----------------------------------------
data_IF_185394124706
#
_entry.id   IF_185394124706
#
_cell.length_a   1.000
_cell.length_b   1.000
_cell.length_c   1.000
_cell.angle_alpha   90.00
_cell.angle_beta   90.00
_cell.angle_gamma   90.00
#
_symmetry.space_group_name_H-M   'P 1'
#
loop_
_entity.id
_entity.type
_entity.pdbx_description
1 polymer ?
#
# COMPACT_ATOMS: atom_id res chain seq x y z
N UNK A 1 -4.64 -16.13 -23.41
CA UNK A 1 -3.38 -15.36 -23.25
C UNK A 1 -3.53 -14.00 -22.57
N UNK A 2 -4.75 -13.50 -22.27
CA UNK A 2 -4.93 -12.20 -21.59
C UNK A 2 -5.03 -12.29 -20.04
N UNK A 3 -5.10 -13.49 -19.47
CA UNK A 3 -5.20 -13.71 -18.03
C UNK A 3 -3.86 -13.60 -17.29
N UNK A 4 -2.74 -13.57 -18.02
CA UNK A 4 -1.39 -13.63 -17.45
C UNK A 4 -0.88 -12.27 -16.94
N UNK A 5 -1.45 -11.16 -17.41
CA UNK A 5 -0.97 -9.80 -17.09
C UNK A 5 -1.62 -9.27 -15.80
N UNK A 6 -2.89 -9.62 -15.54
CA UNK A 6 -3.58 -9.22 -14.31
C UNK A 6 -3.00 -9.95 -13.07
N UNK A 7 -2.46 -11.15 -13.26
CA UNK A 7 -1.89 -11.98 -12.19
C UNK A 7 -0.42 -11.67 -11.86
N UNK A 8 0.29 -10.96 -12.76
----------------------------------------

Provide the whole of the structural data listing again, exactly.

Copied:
data_IF_185394124706
#
_entry.id   IF_185394124706
#
_cell.length_a   1.000
_cell.length_b   1.000
_cell.length_c   1.000
_cell.angle_alpha   90.00
_cell.angle_beta   90.00
_cell.angle_gamma   90.00
#
_symmetry.space_group_name_H-M   'P 1'
#
loop_
_entity.id
_entity.type
_entity.pdbx_description
1 polymer ?
#
# COMPACT_ATOMS: atom_id res chain seq x y z
N UNK A 1 -4.64 -16.13 -23.41
CA UNK A 1 -3.38 -15.36 -23.25
C UNK A 1 -3.53 -14.00 -22.57
N UNK A 2 -4.75 -13.50 -22.27
CA UNK A 2 -4.93 -12.20 -21.59
C UNK A 2 -5.03 -12.29 -20.04
N UNK A 3 -5.10 -13.49 -19.47
CA UNK A 3 -5.20 -13.71 -18.03
C UNK A 3 -3.86 -13.60 -17.29
N UNK A 4 -2.74 -13.57 -18.02
CA UNK A 4 -1.39 -13.63 -17.45
C UNK A 4 -0.88 -12.27 -16.94
N UNK A 5 -1.45 -11.16 -17.41
CA UNK A 5 -0.97 -9.80 -17.09
C UNK A 5 -1.62 -9.27 -15.80
N UNK A 6 -2.89 -9.62 -15.54
CA UNK A 6 -3.58 -9.22 -14.31
C UNK A 6 -3.00 -9.95 -13.07
N UNK A 7 -2.46 -11.15 -13.26
CA UNK A 7 -1.89 -11.98 -12.19
C UNK A 7 -0.42 -11.67 -11.86
N UNK A 8 0.29 -10.96 -12.76